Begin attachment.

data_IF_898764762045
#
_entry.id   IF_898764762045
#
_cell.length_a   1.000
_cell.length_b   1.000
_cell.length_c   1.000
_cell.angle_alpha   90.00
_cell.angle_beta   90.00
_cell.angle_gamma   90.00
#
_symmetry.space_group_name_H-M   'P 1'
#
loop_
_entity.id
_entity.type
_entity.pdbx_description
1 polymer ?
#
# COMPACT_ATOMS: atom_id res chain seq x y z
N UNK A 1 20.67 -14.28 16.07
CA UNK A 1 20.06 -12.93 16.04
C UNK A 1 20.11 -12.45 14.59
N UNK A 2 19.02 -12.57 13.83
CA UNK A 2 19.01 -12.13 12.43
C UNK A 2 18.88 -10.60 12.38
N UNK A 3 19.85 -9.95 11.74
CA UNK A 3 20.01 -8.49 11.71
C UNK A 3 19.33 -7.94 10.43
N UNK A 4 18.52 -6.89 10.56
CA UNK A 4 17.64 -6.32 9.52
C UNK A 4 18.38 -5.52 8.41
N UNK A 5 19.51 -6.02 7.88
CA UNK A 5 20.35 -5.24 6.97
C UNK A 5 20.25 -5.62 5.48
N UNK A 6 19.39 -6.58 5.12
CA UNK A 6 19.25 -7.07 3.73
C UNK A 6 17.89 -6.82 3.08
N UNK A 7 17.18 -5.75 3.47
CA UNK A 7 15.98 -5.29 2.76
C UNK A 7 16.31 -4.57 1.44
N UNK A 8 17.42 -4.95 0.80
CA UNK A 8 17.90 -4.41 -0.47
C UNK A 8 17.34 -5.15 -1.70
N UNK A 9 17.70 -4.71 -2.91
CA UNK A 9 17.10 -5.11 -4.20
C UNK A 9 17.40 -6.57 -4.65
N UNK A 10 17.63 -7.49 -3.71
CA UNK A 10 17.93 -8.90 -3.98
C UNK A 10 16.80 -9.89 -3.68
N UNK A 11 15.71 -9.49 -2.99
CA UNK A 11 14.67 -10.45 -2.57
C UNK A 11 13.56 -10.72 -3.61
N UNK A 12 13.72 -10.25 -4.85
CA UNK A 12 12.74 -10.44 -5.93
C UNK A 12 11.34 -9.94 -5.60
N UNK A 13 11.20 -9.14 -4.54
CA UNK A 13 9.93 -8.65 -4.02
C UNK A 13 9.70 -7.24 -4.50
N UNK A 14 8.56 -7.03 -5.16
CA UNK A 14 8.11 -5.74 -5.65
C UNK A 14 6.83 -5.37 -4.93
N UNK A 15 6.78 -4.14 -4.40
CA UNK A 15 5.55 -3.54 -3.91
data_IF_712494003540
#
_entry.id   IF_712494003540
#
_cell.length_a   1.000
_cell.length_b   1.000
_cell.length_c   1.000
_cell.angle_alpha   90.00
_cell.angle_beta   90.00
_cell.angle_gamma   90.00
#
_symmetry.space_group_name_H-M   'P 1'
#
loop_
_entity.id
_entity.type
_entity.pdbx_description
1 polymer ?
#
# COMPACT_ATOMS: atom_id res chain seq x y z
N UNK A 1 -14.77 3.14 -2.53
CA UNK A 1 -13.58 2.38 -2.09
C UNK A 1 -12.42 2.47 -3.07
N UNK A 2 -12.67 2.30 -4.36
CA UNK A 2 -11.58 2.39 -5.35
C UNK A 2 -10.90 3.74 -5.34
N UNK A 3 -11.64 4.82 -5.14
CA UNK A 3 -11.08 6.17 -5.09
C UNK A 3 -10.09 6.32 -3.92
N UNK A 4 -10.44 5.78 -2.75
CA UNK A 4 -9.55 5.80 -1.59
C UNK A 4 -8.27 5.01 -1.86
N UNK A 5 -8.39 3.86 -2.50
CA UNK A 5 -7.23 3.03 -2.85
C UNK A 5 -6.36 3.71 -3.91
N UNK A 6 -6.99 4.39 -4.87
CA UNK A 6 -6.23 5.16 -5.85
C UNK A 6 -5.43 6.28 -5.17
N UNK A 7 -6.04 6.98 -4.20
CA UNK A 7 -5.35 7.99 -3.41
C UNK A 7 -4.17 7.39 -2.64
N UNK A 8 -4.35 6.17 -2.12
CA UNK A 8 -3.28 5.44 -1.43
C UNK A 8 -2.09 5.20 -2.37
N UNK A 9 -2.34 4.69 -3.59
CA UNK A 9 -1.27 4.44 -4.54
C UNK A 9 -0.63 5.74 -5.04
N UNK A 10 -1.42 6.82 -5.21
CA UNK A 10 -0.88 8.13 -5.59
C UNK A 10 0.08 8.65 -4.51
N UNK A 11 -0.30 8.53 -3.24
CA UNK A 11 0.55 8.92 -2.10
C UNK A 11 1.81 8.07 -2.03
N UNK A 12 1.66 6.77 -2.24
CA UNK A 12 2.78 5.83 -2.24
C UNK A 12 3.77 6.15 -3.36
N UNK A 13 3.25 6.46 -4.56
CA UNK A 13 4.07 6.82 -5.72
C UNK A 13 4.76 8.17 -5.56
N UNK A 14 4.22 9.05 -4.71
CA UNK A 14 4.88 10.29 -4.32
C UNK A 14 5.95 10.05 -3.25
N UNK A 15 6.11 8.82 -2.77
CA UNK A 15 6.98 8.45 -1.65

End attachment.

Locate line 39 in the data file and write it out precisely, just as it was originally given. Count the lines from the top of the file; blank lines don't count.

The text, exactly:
N UNK A 7 17.18 -5.75 3.47